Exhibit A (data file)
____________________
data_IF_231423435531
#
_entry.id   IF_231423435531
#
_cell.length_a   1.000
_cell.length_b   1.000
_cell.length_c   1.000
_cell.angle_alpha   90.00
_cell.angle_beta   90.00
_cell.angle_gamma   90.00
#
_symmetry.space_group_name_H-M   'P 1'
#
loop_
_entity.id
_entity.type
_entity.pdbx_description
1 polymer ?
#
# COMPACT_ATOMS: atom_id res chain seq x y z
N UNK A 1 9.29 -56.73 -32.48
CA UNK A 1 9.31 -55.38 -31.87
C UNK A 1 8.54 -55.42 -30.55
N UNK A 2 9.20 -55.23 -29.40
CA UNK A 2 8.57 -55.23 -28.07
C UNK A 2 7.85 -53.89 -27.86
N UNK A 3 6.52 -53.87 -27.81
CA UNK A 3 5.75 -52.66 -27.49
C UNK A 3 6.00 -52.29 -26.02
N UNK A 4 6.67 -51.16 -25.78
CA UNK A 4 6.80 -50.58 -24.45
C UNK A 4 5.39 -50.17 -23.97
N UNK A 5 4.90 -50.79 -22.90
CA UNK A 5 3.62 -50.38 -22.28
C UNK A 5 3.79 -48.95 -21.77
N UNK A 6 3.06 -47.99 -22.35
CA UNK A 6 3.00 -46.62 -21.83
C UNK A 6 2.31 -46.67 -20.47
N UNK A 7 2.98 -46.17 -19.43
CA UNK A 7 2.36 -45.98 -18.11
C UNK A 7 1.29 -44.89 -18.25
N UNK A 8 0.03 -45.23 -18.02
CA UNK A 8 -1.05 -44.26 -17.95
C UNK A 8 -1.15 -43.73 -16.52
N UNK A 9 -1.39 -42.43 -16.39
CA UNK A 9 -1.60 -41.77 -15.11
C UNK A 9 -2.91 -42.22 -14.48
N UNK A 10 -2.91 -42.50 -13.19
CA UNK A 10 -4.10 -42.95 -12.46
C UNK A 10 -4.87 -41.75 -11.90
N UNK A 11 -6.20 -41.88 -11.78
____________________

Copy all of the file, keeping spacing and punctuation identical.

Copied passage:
data_IF_231423435531
#
_entry.id   IF_231423435531
#
_cell.length_a   1.000
_cell.length_b   1.000
_cell.length_c   1.000
_cell.angle_alpha   90.00
_cell.angle_beta   90.00
_cell.angle_gamma   90.00
#
_symmetry.space_group_name_H-M   'P 1'
#
loop_
_entity.id
_entity.type
_entity.pdbx_description
1 polymer ?
#
# COMPACT_ATOMS: atom_id res chain seq x y z
N UNK A 1 9.29 -56.73 -32.48
CA UNK A 1 9.31 -55.38 -31.87
C UNK A 1 8.54 -55.42 -30.55
N UNK A 2 9.20 -55.23 -29.40
CA UNK A 2 8.57 -55.23 -28.07
C UNK A 2 7.85 -53.89 -27.86
N UNK A 3 6.52 -53.87 -27.81
CA UNK A 3 5.75 -52.66 -27.49
C UNK A 3 6.00 -52.29 -26.02
N UNK A 4 6.67 -51.16 -25.78
CA UNK A 4 6.80 -50.58 -24.45
C UNK A 4 5.39 -50.17 -23.97
N UNK A 5 4.90 -50.79 -22.90
CA UNK A 5 3.62 -50.38 -22.28
C UNK A 5 3.79 -48.95 -21.77
N UNK A 6 3.06 -47.99 -22.35
CA UNK A 6 3.00 -46.62 -21.83
C UNK A 6 2.31 -46.67 -20.47
N UNK A 7 2.98 -46.17 -19.43
CA UNK A 7 2.36 -45.98 -18.11
C UNK A 7 1.29 -44.89 -18.25
N UNK A 8 0.03 -45.23 -18.02
CA UNK A 8 -1.05 -44.26 -17.95
C UNK A 8 -1.15 -43.73 -16.52
N UNK A 9 -1.39 -42.43 -16.39
CA UNK A 9 -1.60 -41.77 -15.11
C UNK A 9 -2.91 -42.22 -14.48
N UNK A 10 -2.91 -42.50 -13.19
CA UNK A 10 -4.10 -42.95 -12.46
C UNK A 10 -4.87 -41.75 -11.90
N UNK A 11 -6.20 -41.88 -11.78